Schlossberg seeks to help child victims of domestic abuse
HARRISBURG, March 31 – Continuing his commitment to helping victims of domestic violence get away from their abusers, state Rep. Mike Schlossberg is introducing legislation that would expand the reasons for granting a mutual consent divorce to include violence against children in the home.
“Domestic violence touches many families in our communities. Victims include abused spouses and kids,” said Schlossberg, D-Lehigh. “Domestic violence not only includes physical abuse, but it also includes emotional trauma that compounds mental and behavioral health.
“Victims of domestic violence should not be trapped in an abusive marriage with legal loopholes that prolong the abuse and trauma they face. It is imperative that we make it easier for a victim of abuse and their children to get out of harm’s way without unnecessary delay.”
Under current law, a divorce is granted by the court via mutual consent when both parties agree that the marriage is irretrievably broken. Another method for a mutual consent divorce is when one spouse commits a personal injury crime against the other spouse.
“Tragically, in the marriages where abuse and injury occur, criminal charges might not be brought forward. Still, abuse has likely been committed within the context of the marriage. Many victimized spouses are forced to remain in that toxic relationship until a crime has been adjudicated before they can be granted a mutual consent divorce,” Schlossberg said. “Not only does the spouse suffer in these situations, but so do children.”
The Allentown lawmaker’s legislation would amend the mutual consent provision related to divorce law to allow the court to also grant a mutual consent divorce when a spouse has committed a personal injury crime against a minor child of the marriage or a minor child residing in the home. It also would grant a mutual consent divorce when a spouse has violated a protection from abuse order and the facts that are the basis of the violation constitute a personal injury crime against the other spouse, a minor child, or a minor child living in the home.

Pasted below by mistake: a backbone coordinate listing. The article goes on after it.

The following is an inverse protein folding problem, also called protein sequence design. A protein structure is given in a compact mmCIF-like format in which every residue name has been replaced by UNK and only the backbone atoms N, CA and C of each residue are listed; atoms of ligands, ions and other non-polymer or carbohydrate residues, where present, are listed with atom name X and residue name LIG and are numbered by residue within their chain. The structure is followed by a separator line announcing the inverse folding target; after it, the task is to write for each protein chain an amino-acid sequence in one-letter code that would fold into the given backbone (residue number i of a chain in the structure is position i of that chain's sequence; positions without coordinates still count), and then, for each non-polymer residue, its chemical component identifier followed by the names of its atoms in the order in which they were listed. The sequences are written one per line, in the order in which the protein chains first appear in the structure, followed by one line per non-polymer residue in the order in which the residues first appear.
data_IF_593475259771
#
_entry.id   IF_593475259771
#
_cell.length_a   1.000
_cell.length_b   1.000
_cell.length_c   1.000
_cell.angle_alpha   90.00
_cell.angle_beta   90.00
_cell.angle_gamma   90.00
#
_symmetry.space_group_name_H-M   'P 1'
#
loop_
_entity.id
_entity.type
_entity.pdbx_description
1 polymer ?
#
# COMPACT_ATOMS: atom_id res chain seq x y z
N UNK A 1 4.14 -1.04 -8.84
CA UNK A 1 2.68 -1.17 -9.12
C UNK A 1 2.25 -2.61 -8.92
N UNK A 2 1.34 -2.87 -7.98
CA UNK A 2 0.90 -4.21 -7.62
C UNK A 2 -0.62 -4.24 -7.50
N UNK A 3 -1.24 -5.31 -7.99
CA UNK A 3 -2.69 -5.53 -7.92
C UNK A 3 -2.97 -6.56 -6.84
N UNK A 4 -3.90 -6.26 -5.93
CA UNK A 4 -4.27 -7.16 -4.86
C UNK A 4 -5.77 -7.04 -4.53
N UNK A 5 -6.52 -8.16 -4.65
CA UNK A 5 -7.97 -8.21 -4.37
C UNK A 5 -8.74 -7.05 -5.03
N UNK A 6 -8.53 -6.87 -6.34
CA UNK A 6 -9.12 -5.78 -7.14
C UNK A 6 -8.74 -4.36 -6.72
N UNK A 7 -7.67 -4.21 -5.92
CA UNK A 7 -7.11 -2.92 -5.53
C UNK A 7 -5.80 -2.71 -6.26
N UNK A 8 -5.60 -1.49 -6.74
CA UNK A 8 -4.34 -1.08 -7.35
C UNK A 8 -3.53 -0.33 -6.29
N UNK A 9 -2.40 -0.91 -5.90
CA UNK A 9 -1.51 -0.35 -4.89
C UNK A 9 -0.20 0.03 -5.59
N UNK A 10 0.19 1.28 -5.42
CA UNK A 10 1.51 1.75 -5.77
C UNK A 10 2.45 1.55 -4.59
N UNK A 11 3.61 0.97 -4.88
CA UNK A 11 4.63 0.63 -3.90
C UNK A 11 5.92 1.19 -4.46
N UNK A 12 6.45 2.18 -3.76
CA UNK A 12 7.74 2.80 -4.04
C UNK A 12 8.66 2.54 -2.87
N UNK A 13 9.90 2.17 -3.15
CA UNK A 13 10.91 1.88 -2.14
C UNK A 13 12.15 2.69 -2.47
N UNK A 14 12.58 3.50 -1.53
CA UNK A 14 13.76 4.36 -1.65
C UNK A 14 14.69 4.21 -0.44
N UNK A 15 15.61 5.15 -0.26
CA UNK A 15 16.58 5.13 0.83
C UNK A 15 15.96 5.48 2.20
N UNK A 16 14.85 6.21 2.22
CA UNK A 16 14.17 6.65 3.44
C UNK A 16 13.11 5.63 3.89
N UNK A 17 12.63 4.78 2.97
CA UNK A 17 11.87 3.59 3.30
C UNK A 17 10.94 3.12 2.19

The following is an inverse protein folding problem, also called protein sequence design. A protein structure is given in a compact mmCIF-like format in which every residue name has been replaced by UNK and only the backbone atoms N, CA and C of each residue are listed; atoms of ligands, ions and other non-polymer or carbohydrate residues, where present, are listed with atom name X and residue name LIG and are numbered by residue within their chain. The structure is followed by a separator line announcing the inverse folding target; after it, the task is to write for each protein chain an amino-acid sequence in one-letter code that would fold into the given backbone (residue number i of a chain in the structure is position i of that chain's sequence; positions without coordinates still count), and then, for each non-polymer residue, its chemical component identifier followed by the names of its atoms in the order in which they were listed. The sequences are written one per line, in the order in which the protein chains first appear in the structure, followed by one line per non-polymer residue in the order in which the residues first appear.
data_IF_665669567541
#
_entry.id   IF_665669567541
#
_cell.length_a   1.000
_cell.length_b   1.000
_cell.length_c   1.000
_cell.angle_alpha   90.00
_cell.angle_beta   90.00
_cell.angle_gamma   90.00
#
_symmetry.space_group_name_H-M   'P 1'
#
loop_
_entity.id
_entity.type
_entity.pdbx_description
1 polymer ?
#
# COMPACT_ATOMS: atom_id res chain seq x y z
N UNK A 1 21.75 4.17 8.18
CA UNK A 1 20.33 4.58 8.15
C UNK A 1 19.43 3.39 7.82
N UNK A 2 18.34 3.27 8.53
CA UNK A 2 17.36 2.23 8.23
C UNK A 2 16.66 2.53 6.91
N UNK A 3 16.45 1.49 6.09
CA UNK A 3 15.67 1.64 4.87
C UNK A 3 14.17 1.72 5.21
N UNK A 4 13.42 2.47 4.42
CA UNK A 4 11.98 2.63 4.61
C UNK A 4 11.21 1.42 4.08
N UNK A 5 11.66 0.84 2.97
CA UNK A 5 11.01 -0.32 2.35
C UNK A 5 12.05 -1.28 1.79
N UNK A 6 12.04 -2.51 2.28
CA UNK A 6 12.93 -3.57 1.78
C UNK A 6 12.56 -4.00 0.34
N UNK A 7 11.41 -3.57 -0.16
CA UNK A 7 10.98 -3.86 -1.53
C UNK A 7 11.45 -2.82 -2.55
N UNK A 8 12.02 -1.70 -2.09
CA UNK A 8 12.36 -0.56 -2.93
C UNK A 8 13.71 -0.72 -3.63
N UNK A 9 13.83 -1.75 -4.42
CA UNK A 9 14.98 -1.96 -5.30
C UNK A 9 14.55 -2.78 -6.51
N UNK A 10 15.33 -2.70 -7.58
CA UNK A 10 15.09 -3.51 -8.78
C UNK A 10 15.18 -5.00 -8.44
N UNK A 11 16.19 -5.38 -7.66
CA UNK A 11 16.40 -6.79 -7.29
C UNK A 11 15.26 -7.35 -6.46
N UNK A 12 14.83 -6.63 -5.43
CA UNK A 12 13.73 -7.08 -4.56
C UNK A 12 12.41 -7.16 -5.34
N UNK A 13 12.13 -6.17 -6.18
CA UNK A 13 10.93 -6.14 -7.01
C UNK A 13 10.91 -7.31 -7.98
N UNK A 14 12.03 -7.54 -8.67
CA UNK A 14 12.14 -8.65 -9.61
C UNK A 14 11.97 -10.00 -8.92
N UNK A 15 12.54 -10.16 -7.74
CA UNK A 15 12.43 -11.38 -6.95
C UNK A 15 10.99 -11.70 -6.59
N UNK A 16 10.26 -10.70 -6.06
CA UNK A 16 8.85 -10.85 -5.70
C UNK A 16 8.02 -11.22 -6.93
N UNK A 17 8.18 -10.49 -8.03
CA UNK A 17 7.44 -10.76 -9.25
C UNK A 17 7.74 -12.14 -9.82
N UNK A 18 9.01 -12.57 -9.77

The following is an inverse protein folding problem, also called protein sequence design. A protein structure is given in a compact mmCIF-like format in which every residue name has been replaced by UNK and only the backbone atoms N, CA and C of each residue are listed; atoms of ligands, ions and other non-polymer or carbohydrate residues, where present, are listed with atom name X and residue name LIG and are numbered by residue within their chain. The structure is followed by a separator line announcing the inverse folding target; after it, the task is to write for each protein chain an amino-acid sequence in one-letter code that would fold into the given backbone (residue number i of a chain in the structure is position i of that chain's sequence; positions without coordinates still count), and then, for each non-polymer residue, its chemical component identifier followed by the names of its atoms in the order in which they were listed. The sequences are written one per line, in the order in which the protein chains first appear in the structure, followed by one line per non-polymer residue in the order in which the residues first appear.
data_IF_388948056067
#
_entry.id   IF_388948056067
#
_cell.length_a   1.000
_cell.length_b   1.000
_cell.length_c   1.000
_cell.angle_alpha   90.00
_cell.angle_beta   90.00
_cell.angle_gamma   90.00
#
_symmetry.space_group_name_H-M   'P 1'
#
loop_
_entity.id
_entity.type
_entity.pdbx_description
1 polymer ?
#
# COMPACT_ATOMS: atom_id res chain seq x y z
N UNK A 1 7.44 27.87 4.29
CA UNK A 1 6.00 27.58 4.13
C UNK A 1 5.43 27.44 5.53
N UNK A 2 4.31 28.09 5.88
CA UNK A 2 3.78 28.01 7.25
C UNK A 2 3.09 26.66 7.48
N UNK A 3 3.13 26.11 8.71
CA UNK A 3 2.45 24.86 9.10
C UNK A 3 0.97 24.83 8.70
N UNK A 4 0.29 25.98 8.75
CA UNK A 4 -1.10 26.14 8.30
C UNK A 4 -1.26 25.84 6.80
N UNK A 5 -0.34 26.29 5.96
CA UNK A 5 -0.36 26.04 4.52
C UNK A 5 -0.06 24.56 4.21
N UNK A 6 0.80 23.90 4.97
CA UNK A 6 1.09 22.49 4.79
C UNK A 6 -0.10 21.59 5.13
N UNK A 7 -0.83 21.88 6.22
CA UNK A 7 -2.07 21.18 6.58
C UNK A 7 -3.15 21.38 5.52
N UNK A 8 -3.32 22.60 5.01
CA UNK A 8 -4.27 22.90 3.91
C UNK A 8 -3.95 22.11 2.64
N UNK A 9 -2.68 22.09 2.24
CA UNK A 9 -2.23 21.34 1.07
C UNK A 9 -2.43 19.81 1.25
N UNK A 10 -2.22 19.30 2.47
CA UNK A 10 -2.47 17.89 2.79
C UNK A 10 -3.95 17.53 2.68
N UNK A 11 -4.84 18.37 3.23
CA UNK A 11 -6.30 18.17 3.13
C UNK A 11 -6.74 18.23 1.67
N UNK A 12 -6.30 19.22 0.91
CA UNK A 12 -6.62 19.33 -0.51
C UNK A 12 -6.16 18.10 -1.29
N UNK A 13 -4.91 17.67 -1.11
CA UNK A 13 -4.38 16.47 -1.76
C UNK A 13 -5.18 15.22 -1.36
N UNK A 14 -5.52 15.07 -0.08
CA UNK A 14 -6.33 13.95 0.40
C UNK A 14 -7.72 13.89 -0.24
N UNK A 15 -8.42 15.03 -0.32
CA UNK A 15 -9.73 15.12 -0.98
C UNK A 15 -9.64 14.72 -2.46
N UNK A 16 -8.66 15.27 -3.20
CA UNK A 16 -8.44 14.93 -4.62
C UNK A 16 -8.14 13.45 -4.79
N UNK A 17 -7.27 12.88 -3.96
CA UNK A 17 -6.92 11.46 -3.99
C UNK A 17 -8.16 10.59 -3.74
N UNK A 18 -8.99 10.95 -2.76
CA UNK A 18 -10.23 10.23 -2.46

“We’ve made progress in strengthening Pennsylvania’s protection from abuse law. We also made progress when Governor Wolf signed my bill into law in 2016. But the battles continue to ensure victims have a chance to break the cycles they face,” Schlossberg said.
Act 24 of 2016, which Schlossberg wrote, helped to ensure that no one in Pennsylvania is forced to remain legally attached to their abuser through marriage.
Before that law, an abuser could entrap their spouse in a marriage for two years by refusing to consent to a divorce. Additionally, courts had the ability to impose up to three counseling sessions in these cases, which further endangered an abused spouse by forcing them to continually interact with their abuser.
In 2015, the governor signed into law another Schlossberg proposal that closed a loophole which potentially forced a woman to see her rapist if the woman was receiving financial support from her attacker.